Britain’s departure from Europe is even worse for the country’s economy than previously thought, British scientists predict. Foreign investment, a cornerstone of the economy, is down by 37%. That is a doubling of what was predicted earlier.
The researchers, from University College London (UCL) and the London School of Economics (LSE) to write in a new study on the consequences of Brexit for the European single market since its creation in 1992, this is very important for the country.
The UK has received most of the so-called foreign direct investment in the European Union over the past 20 years, according to LSE professor Mauro Campos.
This type of investment led to a flow of money and technology, knowledge and innovation. According to the researchers, the impact is long-term. For example, many foreign investors used the UK to export products to the rest of the European Union.
The Brexit will reduce foreign investment ‘significantly and substantially’, says Campos, who calls access to the internal market ‘very important’ for the British economy. The number of investments has been declining since the Brexit referendum in 2016. In 2018, the United Kingdom received GBP 49.3 billion. A year earlier, that was 80.6 billion pounds.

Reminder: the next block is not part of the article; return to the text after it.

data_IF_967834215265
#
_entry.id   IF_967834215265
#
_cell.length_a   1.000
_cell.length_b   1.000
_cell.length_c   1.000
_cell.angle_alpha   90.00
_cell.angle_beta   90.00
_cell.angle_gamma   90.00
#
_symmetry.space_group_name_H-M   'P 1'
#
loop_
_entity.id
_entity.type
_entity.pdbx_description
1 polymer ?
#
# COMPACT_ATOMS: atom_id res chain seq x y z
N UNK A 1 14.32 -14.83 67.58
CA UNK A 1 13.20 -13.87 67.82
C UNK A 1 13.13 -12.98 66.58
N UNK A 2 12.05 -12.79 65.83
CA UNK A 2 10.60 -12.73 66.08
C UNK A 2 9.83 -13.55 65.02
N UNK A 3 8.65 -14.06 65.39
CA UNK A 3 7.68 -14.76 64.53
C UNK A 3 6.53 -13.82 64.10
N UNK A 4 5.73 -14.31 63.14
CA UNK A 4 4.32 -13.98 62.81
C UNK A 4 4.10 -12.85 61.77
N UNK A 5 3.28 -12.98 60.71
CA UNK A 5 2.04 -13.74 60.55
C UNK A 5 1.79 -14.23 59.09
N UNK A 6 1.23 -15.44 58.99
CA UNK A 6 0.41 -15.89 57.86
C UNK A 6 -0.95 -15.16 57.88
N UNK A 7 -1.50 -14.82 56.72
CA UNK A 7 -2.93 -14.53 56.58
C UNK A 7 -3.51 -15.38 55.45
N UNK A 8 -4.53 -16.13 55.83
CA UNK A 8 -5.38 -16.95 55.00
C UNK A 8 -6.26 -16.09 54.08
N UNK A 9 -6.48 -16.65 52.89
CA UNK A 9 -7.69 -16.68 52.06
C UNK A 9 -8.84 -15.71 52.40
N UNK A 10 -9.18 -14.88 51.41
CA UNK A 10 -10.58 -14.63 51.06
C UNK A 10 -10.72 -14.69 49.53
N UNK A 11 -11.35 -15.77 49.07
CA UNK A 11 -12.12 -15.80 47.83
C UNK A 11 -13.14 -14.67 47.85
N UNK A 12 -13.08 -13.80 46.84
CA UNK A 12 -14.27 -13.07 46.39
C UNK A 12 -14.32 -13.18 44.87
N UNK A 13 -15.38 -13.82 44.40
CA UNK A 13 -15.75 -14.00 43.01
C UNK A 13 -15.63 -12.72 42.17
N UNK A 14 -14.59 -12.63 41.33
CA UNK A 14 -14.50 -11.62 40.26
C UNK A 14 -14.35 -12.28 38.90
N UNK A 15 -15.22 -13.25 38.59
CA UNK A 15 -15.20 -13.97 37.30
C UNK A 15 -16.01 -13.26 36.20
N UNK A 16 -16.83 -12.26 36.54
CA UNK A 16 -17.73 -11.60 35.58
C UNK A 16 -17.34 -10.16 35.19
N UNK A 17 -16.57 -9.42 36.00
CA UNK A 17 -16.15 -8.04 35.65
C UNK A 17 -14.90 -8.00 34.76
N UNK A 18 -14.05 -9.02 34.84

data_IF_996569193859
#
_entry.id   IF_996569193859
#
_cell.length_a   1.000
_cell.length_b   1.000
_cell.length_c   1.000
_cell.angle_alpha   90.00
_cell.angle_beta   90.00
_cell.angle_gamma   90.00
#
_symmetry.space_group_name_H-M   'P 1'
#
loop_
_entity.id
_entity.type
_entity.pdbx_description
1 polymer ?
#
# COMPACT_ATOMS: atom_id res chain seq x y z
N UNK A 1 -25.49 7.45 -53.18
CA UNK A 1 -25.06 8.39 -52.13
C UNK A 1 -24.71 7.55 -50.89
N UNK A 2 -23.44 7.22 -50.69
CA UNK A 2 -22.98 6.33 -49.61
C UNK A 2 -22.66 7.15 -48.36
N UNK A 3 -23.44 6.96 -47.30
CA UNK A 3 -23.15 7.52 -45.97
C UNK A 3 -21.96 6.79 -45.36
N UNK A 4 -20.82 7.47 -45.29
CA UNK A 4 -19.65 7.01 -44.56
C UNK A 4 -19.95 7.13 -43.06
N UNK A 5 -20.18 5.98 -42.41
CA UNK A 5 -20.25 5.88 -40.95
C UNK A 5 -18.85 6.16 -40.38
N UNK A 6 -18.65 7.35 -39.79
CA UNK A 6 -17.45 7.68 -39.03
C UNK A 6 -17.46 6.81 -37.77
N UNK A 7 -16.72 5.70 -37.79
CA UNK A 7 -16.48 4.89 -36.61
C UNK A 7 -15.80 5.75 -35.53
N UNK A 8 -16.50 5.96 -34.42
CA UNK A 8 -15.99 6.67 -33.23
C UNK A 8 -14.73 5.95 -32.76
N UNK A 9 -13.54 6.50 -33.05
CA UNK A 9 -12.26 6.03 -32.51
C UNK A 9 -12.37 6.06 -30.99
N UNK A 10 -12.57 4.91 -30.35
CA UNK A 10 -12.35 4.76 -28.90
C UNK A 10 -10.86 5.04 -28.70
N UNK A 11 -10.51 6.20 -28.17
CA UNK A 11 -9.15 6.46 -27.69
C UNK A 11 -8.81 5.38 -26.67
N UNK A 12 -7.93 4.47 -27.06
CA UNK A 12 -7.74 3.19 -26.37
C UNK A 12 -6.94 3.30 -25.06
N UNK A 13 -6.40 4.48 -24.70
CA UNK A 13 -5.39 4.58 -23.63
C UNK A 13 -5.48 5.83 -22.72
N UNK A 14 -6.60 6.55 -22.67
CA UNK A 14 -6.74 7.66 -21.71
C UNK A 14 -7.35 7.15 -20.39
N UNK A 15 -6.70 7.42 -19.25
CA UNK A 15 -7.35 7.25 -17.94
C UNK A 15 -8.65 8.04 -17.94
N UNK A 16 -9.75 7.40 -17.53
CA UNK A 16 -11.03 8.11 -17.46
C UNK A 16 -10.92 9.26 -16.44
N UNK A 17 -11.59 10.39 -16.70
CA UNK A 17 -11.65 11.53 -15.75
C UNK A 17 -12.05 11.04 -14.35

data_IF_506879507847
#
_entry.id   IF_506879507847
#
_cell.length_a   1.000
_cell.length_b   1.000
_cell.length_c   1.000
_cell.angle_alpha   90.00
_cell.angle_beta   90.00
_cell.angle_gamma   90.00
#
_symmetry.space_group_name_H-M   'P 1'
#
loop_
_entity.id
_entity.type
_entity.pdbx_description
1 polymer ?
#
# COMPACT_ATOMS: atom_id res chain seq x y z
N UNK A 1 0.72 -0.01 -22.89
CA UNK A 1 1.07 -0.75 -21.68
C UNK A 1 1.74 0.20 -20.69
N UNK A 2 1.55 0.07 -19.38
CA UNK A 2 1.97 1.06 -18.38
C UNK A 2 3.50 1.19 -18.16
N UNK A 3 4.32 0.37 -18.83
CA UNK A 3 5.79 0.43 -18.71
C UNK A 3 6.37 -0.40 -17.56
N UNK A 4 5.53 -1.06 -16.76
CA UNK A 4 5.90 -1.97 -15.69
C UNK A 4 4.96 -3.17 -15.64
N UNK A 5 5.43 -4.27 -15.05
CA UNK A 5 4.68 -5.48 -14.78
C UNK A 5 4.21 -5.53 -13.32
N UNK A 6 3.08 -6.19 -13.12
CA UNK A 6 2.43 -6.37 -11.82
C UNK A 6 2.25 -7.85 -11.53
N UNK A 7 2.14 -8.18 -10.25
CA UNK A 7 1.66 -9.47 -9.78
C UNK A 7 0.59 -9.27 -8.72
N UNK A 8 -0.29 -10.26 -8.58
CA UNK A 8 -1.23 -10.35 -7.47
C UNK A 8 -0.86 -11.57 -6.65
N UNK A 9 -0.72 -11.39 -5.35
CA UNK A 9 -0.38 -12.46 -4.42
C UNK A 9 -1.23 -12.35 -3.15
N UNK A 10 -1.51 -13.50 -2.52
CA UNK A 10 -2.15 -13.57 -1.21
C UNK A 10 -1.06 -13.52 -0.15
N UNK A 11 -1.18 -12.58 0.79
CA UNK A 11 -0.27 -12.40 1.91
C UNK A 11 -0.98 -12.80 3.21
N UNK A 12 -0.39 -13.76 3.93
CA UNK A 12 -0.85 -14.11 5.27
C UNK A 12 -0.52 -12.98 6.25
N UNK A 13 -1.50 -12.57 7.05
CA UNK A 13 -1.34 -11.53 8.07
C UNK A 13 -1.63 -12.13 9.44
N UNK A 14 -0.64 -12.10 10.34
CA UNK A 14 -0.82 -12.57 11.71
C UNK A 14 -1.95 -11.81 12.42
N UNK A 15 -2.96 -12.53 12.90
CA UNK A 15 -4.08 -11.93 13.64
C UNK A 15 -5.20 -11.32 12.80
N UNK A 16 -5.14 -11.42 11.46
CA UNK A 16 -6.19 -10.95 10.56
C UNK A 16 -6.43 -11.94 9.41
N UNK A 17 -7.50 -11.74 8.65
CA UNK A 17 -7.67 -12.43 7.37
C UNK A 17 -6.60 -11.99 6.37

The researchers find that EU membership and access to the single European market is much more important, and the impact it has on the investment than a trade agreement such as the NAFTA agreement between the United States of America, Canada, and Mexico.
Many British institutions used the researchers ‘ earlier economic forecasts to calculate the long-term effect of a Brexit. The researchers present their results at a crucial time. London and the EU are engaged in a strong negotiation on a trade agreement. The deadline for that is Thursday.